|Lucky couple escape shark peril|
Posted by on September 20, 2005 at 19:53:15:|
In Reply to: shark couple speak of their ordeal posted by on September 20, 2005 at 08:27:39:
A BRITISH couple spent six hours clinging to each other in shark-infested waters off the east coast of Australia before being rescued.
An investigation has been launched.
Louise Woodger, 29, and her fiance, Gordon Pratley, 31, of Bury St Edmunds, Suffolk, drifted for more than five miles over the Great Barrier Reef, near Townsville in Queensland, after becoming detached from a group they were diving with.
The couple are expected to speak to the media in Australia today about their ordeal and an inquiry is under way to discover what when wrong on the organised diving excursion.
Miss Woodger and Mr Pratley have spent the last two years travelling in New Zealand and Australia and completed their dive training a month ago.
A major air and search search was mounted after they went missing and they were eventually found by their dive boat. Neither was hurt.
Miss Woodger's mother, Jane, 61, a retired teacher from Mildenhall, Suffolk, said she had spoken to her daughter by phone over the weekend.
"An investigation is now under way in Australia and they are due to speak to the police about what happened," said Mrs Woodger. "They are also due to have a press conference in Australia."
Miss Woodger said the first she knew of the couple's ordeal was when her daughter phoned on Saturday.
"Louise said it was just a great expanse of water," said Mrs Woodger, from her home in Mildenhall, Suffolk.
"They held each other and when they got cold they swam around to try and get warm.
"I think he was supporting her quite a bit. She was being seasick because she does get a bit seasick.
"They said they looked down at one point and saw a shark circling beneath. They made a decision between themselves not to look down any more."
The couple could see the rescue helicopters and boats but could not attract their attention.
Finally, the exhausted pair were found by their original dive boat and brought back to safety.
Mrs Woodger went on: "When they were pulled on to the boat they were quite calm, and I think they were quite shocked to see how euphoric everybody was on the boat because they had been found.
"I don't think they'd realised quite how emotional they would be.
"It doesn't seem to have put them off diving. She said they were planning to go out on another dive to a wreck in a couple of days' time."
Miss Woodger and Mr Pratley only started diving this year and got their certificates in August.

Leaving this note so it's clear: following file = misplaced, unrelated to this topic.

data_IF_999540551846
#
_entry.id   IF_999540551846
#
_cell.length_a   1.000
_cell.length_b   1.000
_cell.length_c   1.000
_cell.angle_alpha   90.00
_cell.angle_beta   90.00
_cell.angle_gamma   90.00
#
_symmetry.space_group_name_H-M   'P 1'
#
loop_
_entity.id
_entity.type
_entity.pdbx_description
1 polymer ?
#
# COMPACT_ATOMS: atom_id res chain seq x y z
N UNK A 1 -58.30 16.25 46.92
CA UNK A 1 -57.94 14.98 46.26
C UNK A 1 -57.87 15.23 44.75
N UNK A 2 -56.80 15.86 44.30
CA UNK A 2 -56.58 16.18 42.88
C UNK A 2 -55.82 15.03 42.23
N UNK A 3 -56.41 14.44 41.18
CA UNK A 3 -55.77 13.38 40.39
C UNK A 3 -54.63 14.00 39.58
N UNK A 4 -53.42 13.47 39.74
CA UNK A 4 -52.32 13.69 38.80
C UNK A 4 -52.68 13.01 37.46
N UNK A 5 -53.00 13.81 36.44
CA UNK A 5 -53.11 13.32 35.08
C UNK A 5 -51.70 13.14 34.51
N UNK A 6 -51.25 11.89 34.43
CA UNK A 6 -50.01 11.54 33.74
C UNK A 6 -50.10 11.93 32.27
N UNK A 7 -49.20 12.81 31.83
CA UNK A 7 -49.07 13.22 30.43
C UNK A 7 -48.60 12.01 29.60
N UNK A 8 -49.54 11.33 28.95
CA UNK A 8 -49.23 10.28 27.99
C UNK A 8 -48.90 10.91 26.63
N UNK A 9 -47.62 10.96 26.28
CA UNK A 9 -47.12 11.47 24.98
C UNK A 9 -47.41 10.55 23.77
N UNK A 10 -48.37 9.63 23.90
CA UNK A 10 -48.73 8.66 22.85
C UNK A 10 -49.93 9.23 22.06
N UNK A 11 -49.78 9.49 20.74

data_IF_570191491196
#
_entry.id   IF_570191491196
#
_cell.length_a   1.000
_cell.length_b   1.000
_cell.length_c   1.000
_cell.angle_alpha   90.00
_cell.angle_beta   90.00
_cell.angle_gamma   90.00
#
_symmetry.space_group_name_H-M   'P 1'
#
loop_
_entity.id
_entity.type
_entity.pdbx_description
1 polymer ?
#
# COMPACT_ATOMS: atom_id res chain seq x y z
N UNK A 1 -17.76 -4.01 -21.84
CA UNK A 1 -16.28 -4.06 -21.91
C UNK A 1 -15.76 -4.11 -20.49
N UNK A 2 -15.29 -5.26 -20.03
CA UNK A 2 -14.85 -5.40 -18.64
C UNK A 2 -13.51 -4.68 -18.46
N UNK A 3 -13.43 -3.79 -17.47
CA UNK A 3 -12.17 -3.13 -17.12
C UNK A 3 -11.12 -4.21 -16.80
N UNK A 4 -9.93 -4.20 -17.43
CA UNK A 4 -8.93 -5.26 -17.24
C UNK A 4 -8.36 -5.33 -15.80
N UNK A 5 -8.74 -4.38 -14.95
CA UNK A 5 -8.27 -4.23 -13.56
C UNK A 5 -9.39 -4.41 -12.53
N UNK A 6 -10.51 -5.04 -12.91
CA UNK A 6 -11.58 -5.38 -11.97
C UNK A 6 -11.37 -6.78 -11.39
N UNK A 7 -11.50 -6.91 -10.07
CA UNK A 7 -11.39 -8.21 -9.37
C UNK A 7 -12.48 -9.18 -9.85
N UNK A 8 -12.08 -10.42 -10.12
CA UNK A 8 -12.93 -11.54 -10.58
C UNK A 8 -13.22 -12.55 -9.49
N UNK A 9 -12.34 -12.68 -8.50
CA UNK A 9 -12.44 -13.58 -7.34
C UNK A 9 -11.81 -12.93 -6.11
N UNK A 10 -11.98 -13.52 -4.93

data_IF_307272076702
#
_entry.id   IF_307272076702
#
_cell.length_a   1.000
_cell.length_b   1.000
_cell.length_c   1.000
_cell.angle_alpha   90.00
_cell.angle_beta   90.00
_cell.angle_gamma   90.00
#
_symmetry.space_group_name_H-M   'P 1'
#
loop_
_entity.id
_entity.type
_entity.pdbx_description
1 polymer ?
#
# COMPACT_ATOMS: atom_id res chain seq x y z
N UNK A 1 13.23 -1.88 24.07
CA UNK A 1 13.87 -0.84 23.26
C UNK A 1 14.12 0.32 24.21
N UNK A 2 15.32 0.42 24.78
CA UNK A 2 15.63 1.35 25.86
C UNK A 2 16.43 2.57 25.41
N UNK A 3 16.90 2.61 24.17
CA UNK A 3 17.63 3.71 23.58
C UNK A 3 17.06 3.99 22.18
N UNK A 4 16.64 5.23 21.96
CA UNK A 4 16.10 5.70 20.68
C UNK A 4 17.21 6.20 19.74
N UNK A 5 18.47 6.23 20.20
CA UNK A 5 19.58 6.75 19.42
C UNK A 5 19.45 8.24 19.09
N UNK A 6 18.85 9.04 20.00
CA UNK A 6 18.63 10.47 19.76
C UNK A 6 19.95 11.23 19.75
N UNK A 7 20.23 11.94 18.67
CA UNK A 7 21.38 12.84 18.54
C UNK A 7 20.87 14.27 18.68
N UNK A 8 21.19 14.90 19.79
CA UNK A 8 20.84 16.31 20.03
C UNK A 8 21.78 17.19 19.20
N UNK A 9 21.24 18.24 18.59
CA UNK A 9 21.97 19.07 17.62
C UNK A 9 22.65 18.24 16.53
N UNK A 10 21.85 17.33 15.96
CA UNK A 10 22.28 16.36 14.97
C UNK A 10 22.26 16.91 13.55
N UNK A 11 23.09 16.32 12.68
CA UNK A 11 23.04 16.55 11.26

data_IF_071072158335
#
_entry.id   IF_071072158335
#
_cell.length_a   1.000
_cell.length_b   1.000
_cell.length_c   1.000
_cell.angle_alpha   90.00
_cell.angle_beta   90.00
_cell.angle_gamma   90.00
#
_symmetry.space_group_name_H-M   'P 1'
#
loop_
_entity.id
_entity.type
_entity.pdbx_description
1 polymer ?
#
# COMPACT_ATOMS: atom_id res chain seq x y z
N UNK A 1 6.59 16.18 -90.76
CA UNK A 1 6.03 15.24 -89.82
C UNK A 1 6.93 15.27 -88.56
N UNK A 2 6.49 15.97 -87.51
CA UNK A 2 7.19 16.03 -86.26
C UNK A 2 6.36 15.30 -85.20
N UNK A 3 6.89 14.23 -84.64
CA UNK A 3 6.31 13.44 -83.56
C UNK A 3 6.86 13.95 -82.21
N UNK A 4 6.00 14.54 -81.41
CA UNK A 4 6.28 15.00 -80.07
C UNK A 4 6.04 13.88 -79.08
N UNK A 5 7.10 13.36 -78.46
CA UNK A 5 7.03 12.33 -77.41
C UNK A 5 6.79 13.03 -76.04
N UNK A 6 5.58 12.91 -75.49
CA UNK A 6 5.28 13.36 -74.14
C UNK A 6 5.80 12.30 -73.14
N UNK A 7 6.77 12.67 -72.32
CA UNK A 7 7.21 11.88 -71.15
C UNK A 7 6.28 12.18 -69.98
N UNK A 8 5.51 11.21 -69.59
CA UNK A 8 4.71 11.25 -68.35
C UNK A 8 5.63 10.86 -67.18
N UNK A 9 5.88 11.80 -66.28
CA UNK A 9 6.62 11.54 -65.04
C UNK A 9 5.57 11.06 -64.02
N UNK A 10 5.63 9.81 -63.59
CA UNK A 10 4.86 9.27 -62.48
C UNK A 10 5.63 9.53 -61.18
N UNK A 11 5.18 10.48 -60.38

Their ordeal began on Saturday morning when they joined a tour and went diving on Wheeler Reef, about 55 miles from Townsville.
Strong currents pulled them away from the rest of the group just after 9am local time (midnight UK time).
Mrs Woodger said: "Louise said they had travelled on a boat for seven hours overnight to get out that far.
"They were in a group but had gone diving on their own. They only went down for 20 minutes. They were quite cautious.
"When they came up the boat wasn't there - it was just a speck in the distance.
"They're both good swimmers but when they tried to swim against the current to get to the boat they said it was like swimming against a sheer wall of water and they couldn't do it."
Richard Boulton, from the Townsville Coastguard, said: "That was caused by the current that runs between the reef and the outgoing tide. In some areas it can run up to four or five knots."
Although the sea was initially quite rough, the winds dropped and the waves started to flatten out.
"The weather was on their side," said Mr Boulton. "As the day progressed, the winds and waves improved and it was easier to see them."
Once back in Townsville, he said: "They were very happy to be on dry land.
"They were exhausted, quite tired from their ordeal, but other than that they were in pretty good shape."
The coastguard said the pair had seen a reef shark, which is relatively harmless, but were on the look-out for the highly dangerous tiger shark.
Mr Boulton paid tribute to the captain of their boat: "The skipper of that vessel had done everything he could to find them - and he did.
"It was very good seamanship."
Miss Woodger spent four years working as a nurse at the West Suffolk Hospital in Bury St Edmunds before she and Mr Pratley, who works in IT, travelled to Auckland in New Zealand in October 2002.
They got engaged while in New Zealand and are currently staying in Townsville.
Talking about her daughter's lucky escape, Mrs Woodger said: "Diving is obviously a dangerous sport and I have always been concerned about it.
"I would have thought they would have had specialist information about the currents out there.
"I would have thought that would have been all in place, but I gather there is a police inquiry under way.
"I am anxious about them diving again but I am sure they will be having more than just second thoughts about their safety next time."
Their ordeal was not the first time divers had been left behind in Australia.
American tourists Tom and Eileen Lonergan are believed to have drowned or been eaten by sharks after a dive boat crew accidentally left them on the Great Barrier Reef in 1998.
Strict safety measures were imposed on Australia's diving industry following the Lonergans' disappearance.
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